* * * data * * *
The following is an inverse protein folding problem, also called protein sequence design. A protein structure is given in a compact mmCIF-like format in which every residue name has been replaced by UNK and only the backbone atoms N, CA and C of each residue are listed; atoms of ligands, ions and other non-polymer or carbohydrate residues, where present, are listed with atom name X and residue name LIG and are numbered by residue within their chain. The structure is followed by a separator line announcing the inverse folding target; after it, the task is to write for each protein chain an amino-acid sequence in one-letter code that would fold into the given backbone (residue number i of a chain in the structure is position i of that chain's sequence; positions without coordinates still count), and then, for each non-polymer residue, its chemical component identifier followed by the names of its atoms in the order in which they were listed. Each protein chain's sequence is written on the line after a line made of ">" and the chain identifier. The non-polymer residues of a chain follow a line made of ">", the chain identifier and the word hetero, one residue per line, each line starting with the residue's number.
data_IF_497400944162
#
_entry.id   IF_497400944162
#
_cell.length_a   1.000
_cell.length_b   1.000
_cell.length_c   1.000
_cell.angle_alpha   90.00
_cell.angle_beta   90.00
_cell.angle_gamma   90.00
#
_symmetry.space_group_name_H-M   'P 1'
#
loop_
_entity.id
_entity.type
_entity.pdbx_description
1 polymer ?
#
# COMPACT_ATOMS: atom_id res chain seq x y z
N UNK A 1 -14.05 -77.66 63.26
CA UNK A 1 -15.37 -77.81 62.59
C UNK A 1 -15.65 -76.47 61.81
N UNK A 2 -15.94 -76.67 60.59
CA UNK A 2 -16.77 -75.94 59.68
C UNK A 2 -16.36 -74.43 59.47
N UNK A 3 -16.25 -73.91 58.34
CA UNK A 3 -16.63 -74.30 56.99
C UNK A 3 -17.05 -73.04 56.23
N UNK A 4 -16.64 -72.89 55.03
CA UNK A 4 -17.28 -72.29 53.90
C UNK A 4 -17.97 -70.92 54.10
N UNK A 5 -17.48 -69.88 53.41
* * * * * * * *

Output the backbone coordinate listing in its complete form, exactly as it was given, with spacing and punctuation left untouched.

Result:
The following is an inverse protein folding problem, also called protein sequence design. A protein structure is given in a compact mmCIF-like format in which every residue name has been replaced by UNK and only the backbone atoms N, CA and C of each residue are listed; atoms of ligands, ions and other non-polymer or carbohydrate residues, where present, are listed with atom name X and residue name LIG and are numbered by residue within their chain. The structure is followed by a separator line announcing the inverse folding target; after it, the task is to write for each protein chain an amino-acid sequence in one-letter code that would fold into the given backbone (residue number i of a chain in the structure is position i of that chain's sequence; positions without coordinates still count), and then, for each non-polymer residue, its chemical component identifier followed by the names of its atoms in the order in which they were listed. Each protein chain's sequence is written on the line after a line made of ">" and the chain identifier. The non-polymer residues of a chain follow a line made of ">", the chain identifier and the word hetero, one residue per line, each line starting with the residue's number.
data_IF_497400944162
#
_entry.id   IF_497400944162
#
_cell.length_a   1.000
_cell.length_b   1.000
_cell.length_c   1.000
_cell.angle_alpha   90.00
_cell.angle_beta   90.00
_cell.angle_gamma   90.00
#
_symmetry.space_group_name_H-M   'P 1'
#
loop_
_entity.id
_entity.type
_entity.pdbx_description
1 polymer ?
#
# COMPACT_ATOMS: atom_id res chain seq x y z
N UNK A 1 -14.05 -77.66 63.26
CA UNK A 1 -15.37 -77.81 62.59
C UNK A 1 -15.65 -76.47 61.81
N UNK A 2 -15.94 -76.67 60.59
CA UNK A 2 -16.77 -75.94 59.68
C UNK A 2 -16.36 -74.43 59.47
N UNK A 3 -16.25 -73.91 58.34
CA UNK A 3 -16.63 -74.30 56.99
C UNK A 3 -17.05 -73.04 56.23
N UNK A 4 -16.64 -72.89 55.03
CA UNK A 4 -17.28 -72.29 53.90
C UNK A 4 -17.97 -70.92 54.10
N UNK A 5 -17.48 -69.88 53.41